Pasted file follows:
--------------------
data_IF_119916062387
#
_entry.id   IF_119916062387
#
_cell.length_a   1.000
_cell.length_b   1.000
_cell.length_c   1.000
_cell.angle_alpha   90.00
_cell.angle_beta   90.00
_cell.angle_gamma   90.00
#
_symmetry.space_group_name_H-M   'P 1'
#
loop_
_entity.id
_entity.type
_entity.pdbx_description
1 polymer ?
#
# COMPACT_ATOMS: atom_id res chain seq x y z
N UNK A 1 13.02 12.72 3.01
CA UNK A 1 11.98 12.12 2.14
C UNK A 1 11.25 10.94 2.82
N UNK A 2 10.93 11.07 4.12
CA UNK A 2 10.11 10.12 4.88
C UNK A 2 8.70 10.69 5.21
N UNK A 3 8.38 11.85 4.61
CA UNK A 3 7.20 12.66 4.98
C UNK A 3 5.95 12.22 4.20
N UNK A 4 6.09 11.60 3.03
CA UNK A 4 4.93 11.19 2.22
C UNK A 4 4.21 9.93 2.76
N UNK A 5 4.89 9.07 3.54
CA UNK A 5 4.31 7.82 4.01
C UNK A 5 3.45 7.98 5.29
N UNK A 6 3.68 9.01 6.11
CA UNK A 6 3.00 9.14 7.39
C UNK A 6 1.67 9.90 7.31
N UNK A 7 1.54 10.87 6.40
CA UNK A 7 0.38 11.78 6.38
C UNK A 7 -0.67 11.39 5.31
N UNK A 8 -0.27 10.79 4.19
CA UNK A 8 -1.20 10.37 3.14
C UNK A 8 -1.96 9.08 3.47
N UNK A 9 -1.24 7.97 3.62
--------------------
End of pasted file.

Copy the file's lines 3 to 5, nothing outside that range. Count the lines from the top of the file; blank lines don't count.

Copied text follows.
_entry.id   IF_119916062387
#
_cell.length_a   1.000